In the telling of this myth, I have always been more sympathetic to Hector and his put-upon Trojans. The tragic figure of Cassandra, another child of King Priam and Queen Hecuba, was especially poignant. I believe the producer's missed a bet by writing her out of the script. Cassandra, of course, had the gift of prophecy. She clearly saw the oncoming doom, yet she was cursed to have her visions ignored and/or misunderstood. She, rather than Paris (as in the movie), warned of the Trojan horse. And as we know, it all came to a bad end. Cassandra herself was captured by Ajax and carried off to Greece in slavery (as depicted here, in a painting as overblown as the movie.)
It is in the nature of things that seers, most often foretelling an ill-wind, generally fair poorly--whether the mythical Cassandra, the biblical Jeremiah, or even current prophets of doom. Which brings me to....ahem, Pat Buchanan (I know, I know--a clumsy, ham-fisted segue. But it's late...)
I have enjoyed Pat from way back in his Crossfire days. I never supported his presidential bids, but find myself more and more in agreement with him these days. He has recently published a new book, Day of Reckoning: How Hubris, Ideology and Greed are Tearing America Apart. The prophet of doom approach is something of a cottage industry with Buchanan. This work, together with his previous State of Emergency and The Death of the West form what some might call the Hell-in-a-Handbasket Trilogy.
Buchanan talks of his latest work, here. He attributes the Bush failure to "his fatal embrace of ideology." Buchanan sees ideology as a "substitute religion, a belief system based on ideas that are often contradicted by history and common sense." Just as Marxism, fascism and socialism were all gods that failed, so is Bush's "democratism." What is "democratism," you ask? Just listen to any Bush speech. Buchanan explains:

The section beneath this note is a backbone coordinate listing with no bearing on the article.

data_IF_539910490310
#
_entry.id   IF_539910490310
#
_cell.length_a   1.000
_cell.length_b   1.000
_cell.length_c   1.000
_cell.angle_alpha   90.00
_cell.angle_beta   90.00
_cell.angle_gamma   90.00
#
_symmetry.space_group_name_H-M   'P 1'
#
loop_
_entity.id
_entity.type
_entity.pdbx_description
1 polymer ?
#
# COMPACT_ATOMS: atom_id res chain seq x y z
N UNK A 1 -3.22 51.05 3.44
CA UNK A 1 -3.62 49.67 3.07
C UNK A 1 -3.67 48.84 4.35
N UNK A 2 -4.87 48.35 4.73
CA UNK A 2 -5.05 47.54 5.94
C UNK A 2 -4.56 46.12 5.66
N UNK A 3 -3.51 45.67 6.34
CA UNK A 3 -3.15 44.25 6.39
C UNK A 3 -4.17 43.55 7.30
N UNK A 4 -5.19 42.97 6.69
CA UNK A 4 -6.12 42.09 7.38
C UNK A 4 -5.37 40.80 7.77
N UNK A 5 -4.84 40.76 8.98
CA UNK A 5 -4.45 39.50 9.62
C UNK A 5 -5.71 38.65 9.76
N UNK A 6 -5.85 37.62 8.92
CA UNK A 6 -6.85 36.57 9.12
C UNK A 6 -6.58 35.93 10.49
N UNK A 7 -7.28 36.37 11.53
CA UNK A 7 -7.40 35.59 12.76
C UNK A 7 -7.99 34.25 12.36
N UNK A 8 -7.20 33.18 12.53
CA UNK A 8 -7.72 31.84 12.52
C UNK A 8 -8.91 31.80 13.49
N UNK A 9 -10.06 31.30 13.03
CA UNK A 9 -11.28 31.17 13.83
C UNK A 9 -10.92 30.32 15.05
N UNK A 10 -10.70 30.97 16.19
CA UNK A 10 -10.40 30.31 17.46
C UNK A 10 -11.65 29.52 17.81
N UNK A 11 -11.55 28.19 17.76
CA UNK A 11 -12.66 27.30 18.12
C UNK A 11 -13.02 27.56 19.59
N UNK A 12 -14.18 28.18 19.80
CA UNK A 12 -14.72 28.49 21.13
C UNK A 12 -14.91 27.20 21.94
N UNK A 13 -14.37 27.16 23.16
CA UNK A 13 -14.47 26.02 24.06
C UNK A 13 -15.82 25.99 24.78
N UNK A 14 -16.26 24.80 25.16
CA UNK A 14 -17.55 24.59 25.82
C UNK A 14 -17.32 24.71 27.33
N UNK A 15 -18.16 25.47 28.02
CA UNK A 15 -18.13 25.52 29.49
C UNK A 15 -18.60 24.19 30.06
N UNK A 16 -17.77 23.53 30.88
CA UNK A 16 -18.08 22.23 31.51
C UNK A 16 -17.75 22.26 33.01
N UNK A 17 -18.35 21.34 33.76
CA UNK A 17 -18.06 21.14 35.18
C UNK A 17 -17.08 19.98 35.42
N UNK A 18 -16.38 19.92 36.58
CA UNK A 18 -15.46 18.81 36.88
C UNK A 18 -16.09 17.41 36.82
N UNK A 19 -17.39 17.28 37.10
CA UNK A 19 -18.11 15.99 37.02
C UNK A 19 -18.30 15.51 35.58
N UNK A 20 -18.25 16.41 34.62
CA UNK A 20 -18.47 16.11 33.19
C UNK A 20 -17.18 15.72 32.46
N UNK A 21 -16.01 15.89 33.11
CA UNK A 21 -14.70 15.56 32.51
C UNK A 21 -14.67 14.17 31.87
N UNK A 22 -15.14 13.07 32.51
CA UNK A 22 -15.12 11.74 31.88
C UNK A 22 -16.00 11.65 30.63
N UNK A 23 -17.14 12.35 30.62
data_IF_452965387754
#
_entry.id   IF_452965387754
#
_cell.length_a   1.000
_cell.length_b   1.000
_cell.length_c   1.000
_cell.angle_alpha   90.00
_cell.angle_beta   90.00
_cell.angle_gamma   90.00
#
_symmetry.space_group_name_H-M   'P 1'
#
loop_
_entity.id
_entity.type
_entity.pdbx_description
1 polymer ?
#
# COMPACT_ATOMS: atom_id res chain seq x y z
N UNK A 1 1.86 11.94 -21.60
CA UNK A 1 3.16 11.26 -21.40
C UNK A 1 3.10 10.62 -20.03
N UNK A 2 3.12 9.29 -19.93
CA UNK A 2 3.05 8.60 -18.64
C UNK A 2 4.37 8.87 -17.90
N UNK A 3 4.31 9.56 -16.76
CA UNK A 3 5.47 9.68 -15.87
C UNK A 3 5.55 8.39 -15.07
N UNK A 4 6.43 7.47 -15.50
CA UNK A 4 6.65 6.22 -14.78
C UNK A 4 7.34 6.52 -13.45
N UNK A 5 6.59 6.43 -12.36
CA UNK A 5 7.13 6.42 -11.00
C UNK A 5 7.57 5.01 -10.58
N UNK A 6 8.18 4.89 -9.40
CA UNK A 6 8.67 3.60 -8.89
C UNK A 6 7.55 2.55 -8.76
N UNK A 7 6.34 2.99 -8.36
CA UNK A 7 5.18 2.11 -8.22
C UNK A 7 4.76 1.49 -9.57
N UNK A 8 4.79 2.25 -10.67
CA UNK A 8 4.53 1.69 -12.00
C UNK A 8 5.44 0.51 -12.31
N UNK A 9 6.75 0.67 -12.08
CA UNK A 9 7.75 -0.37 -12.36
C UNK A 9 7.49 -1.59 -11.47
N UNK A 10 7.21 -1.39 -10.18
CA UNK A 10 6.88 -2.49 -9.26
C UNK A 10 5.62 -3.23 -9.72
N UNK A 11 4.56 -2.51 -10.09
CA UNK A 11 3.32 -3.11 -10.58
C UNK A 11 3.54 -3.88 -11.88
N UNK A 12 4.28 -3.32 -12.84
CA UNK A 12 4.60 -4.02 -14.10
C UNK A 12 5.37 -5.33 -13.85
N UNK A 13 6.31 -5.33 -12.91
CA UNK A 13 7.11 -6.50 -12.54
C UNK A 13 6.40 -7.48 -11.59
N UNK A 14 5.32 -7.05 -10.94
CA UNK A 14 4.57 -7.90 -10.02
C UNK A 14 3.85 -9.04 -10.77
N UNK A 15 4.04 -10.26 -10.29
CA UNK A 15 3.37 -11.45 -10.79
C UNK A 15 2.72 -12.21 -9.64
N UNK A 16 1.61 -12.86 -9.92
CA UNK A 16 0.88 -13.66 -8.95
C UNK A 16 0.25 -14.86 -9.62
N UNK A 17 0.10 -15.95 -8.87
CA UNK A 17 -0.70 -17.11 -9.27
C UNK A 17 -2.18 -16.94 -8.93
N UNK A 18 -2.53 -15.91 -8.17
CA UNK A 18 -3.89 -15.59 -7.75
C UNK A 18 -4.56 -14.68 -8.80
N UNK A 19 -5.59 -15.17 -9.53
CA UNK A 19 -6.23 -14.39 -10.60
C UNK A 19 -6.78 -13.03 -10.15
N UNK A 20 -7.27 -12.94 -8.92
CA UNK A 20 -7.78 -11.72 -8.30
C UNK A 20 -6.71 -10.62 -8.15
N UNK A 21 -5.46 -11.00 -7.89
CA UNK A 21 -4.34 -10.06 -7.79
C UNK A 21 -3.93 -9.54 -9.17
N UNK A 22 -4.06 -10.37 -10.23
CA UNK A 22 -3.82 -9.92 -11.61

Democratism is a belief that all men are equally endowed with a desire for freedom and an aptitude for democracy. All can be uplifted, and all brought to see that democracy is the one true path to peace in our world. In democracy lies our salvation. This conviction lay behind the invasion of Iraq, Bush’s crusade to democratize the Middle East and his “global democratic revolution” to “end tyranny in our world.” And, as Woodrow Wilson’s crusade “to make the world safe for democracy” gave us Lenin, Stalin and Hitler, Bush’s crusade for democracy is leaving us with ashes in our mouths.
Buchanan finds no cynicism at play here. He sees Bush, like Wilson, as a True Believer. Of course, many who have long despised Bush refuse to grant him this, characterizing the President as both cynical and manipulative, as well as naive and inarticulate. I tell my friends of this persuasion, "Look, he is either an evil genius or he is a doofus. He can't be both." I tend to agree with Buchanan that Bush is a man of his convictions--which of course, makes it all much worse when such convictions are so dangerously ill-informed.
Using my B&N coupons and discounts, I can purchase the Buchanan book for 55% off. So, we'll see what he has to say. But I do think he is on to something here. For Buchanan is not trotting out the standard boilerplate issues that have come to define "conservatism." The title says it all: hubris, ideology and greed. The word "hubris" is much used these days, but it is crucial we remember it's original Greek context--the excessive pride which precedes a fall. This, coupled with an ideology of democratism is a recipe for disaster. And finally, add to this our greed--from an acquisitivst culture currently engorging itself in a holiday spending frenzy, all the way up to our global American corporate capitalism writ large. Buchanan sees a train wreck on the horizon.